Colin doing what he does best - GO BIG
Before the contest, his first time surfing the north shore was pure excitement, on the paddle out at Log Cabins Colin was hyperventilating because he couldn't believe he finally made it to Hawaii. When he rode Pipe for practice prior to the contest, it was about head high. But when it was time for the contest, the surf was a cranking, six to eight foot Hawaiian (that's double over head plus, for the haoles). Getting shoved into an underwater reef cave on his first wave didn't seem to hinder his performance. Herlihy made it to the finals and got third place in the drop-knee final. He caught a wave at Backdoor that he almost came out of; onlookers told him that if he made it out the barrel clean, he would've gotten first in the competition. This was bitter sweet for Colin because he lost to someone whom he really looks up to and eventually became good friends with: Jack Lindholm (drop-knee pioneer). After not being able to sleep because he felt he could've won, Colin took it as an important life lesson; it kept him humble and gave him drive to get better. He has since spent six winters in Oahu. His experiences on the island of Oahu have been pure aloha; he's made great friends that took him in and showed him true Hawaiian love. Because of his phenomenal showing at the Pipe pro, in 2003, Toobs released the signature series board, "Herlihy" with the logo of his nickname, a buck on the front, which has now become Toob's number one selling board.

Colin mostly surfs now, but appreciates all wave riding styles
In 2002 A Better Lifestyle Production released a video featuring Colin and bodyboarding's biggest air ever, which happened in the Caribbean when Colin was riding backwash right at set waves and he got launched 30 feet in the air. Bodyboarding magazine ran pictures of his air and dubbed it "the highest air ever!" People in Delaware ride all boards; Colin is a reflection of Delaware wave riding. He has done both his whole life, but as of now his focus is on surfing. He still rides bodyboards and supports the sport but feels he has accomplished all that he wants within the realm of bodyboarding. Colin is experimenting with what stand up boards to ride in different conditions. His surfing has skateboarding and bodyboarding influences but he still focuses on power moves and airs. He is currently making a video demo to send to quicksilver.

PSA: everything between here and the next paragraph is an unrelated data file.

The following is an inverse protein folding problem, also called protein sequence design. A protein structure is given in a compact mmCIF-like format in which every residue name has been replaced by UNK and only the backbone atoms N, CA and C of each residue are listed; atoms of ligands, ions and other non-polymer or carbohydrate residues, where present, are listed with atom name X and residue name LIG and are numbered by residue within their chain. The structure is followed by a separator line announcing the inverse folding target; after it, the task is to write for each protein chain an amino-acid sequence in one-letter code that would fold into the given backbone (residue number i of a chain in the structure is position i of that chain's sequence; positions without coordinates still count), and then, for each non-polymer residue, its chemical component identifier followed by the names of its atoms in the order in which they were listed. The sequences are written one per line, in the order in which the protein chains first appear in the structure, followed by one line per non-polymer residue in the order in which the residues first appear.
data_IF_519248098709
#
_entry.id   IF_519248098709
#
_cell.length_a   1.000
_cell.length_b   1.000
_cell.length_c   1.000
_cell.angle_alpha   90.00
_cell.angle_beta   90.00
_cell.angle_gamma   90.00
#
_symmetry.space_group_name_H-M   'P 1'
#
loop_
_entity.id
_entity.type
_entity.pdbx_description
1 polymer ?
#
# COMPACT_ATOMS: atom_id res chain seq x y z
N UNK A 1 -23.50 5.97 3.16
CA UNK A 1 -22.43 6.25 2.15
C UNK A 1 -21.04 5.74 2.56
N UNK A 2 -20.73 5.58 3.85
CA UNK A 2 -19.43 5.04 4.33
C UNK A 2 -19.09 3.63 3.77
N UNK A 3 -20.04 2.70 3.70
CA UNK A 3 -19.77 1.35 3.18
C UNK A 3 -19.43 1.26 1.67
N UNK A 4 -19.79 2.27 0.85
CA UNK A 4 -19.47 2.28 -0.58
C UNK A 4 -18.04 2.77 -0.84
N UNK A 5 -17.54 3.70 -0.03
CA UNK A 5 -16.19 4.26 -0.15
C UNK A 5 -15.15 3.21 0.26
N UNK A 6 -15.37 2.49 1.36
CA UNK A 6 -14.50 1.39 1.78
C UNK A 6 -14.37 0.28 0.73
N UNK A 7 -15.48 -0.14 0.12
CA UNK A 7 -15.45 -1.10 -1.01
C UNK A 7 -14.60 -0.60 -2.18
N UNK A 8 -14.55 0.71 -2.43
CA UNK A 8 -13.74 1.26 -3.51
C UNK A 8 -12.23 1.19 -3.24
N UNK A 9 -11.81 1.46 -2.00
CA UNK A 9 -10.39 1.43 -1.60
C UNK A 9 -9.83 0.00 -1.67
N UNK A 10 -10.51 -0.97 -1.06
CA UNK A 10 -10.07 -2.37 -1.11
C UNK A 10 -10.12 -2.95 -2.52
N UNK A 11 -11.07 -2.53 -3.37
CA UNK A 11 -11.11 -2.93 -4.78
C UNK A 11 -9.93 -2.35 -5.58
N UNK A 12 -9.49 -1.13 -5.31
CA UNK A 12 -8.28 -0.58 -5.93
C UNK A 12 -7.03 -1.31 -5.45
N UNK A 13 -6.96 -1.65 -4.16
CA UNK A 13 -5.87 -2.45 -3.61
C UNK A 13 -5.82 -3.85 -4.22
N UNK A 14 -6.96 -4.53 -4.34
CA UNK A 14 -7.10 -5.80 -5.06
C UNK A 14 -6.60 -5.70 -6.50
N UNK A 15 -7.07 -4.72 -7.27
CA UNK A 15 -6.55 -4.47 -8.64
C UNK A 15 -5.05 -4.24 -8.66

Colin appreciates his sponsors (Chauncey's surf shop, Al Merrick, and Toobs) and his family for all of their support. Today, Colin is just as passionate about fishing, which he's been doing a lot lately. He recently received a Marine Science degree at Cape Fear Technical College, and is still working Bethany beach and saving money for his next Hawaii trip.

When asked how he feels about both sports (bodyboarding and surfing) Colin said, "I don't care what anybody rides as long as they have fun."

Colin does it all. Here he is doing a Tow-Out drop-knee air.